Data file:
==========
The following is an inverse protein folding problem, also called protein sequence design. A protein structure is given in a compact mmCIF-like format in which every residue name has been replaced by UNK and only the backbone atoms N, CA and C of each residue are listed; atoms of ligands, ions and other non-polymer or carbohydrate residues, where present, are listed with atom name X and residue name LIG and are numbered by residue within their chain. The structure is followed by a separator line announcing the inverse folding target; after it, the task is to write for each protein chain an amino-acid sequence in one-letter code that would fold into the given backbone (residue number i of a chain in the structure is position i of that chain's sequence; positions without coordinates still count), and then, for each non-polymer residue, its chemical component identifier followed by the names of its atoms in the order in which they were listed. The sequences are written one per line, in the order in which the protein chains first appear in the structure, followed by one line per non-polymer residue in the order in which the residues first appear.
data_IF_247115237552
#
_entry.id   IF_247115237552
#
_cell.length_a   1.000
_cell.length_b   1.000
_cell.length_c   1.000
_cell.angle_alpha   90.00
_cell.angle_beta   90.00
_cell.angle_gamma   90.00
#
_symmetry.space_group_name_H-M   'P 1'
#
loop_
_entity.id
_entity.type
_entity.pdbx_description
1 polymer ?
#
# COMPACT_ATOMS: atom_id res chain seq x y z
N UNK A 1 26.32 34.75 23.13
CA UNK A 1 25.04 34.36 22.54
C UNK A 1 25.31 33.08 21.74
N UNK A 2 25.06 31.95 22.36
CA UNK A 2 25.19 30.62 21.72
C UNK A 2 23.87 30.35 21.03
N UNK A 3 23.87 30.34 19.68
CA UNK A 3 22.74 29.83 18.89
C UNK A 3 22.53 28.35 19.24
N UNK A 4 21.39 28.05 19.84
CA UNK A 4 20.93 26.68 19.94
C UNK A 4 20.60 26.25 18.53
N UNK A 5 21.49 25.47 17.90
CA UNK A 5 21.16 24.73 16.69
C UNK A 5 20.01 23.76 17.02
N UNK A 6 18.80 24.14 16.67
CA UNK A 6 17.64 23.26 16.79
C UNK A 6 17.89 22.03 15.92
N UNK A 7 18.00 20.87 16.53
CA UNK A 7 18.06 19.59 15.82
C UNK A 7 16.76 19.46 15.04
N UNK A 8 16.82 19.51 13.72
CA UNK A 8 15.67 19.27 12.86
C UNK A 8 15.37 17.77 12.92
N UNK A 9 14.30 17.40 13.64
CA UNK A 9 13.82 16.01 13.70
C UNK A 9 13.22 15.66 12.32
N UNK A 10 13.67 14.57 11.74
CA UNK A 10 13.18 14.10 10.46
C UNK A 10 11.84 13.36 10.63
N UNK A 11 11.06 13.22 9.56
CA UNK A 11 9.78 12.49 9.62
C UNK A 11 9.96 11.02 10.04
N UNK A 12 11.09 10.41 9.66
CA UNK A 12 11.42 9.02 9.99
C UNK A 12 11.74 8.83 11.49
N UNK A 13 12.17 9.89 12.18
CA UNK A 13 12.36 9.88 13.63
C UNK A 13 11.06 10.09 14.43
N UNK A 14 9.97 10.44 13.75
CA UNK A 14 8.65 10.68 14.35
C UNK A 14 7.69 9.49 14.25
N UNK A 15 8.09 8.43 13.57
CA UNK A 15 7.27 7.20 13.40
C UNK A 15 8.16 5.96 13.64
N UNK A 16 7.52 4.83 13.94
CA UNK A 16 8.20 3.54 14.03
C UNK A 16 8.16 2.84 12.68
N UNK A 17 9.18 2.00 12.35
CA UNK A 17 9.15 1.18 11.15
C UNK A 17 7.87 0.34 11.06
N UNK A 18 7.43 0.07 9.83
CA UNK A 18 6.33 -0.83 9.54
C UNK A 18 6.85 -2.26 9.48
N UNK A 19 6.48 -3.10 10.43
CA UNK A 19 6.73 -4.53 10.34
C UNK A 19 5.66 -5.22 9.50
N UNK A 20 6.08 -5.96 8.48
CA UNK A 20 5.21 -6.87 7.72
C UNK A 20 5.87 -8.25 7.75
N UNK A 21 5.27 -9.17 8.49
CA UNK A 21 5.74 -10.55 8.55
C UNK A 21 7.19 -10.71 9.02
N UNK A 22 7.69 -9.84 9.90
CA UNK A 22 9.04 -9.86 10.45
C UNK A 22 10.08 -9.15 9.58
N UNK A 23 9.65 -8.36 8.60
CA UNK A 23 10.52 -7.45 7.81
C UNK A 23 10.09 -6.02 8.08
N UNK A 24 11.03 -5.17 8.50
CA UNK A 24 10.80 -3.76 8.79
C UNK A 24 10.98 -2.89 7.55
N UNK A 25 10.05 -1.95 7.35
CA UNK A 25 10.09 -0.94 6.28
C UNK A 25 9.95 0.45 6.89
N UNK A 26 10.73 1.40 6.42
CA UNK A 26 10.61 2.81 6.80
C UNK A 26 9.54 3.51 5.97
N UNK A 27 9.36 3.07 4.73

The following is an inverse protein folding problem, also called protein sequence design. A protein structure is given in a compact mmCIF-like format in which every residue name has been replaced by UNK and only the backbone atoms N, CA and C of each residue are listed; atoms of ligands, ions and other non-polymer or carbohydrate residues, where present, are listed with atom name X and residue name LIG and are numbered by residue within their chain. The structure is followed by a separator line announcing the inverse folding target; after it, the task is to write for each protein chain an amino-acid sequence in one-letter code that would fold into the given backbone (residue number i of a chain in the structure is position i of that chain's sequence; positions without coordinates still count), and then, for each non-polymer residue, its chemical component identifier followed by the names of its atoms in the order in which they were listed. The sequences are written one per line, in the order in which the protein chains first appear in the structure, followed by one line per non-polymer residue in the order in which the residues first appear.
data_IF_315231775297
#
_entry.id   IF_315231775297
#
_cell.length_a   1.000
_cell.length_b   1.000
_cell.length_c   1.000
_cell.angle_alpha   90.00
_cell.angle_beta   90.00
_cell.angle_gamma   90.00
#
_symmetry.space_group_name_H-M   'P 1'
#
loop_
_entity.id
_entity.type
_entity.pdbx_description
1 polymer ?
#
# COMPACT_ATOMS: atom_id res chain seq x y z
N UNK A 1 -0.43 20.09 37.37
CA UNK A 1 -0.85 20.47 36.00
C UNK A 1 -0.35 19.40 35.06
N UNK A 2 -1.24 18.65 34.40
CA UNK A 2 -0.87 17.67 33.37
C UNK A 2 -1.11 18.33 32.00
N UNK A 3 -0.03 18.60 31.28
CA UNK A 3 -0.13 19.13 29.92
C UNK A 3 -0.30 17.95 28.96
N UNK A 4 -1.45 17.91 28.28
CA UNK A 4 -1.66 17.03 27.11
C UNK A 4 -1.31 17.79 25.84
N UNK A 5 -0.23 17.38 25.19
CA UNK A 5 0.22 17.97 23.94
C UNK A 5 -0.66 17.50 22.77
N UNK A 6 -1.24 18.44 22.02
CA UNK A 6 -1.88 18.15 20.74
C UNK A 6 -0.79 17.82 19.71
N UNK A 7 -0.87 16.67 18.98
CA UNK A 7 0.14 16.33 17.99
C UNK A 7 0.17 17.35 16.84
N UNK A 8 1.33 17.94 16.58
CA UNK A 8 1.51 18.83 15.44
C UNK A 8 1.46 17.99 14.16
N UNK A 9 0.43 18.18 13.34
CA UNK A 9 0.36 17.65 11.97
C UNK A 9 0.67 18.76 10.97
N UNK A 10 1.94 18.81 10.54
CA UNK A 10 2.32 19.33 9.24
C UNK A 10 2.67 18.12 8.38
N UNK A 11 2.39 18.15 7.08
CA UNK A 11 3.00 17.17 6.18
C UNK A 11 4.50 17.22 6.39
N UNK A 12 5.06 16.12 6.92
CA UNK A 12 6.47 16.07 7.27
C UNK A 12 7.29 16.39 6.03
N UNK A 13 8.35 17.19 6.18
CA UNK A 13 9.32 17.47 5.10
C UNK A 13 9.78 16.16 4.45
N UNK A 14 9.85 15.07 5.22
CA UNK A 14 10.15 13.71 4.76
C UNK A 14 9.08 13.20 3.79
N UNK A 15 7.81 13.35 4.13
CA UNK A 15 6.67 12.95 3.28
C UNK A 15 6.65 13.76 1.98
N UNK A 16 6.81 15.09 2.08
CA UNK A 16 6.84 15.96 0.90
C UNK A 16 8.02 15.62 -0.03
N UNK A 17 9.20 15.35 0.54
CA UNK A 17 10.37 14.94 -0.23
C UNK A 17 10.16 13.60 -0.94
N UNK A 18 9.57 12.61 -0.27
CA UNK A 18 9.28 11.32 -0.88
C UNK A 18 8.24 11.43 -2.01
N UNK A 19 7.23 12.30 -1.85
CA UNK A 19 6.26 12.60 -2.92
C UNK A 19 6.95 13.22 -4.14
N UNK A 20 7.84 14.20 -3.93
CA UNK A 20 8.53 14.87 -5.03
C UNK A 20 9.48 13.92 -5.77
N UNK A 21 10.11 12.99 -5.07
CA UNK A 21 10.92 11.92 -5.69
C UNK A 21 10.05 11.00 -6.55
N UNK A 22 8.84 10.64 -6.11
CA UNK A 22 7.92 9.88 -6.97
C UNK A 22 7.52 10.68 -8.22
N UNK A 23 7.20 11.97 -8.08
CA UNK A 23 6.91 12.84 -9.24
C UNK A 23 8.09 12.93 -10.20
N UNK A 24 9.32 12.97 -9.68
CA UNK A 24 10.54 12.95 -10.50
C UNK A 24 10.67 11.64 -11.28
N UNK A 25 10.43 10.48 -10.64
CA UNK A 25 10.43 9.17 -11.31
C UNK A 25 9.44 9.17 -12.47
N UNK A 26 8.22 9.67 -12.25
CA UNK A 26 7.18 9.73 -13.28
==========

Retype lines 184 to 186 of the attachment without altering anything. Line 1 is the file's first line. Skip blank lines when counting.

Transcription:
C UNK A 21 10.05 11.00 -6.55
N UNK A 22 8.84 10.64 -6.11
CA UNK A 22 7.92 9.88 -6.97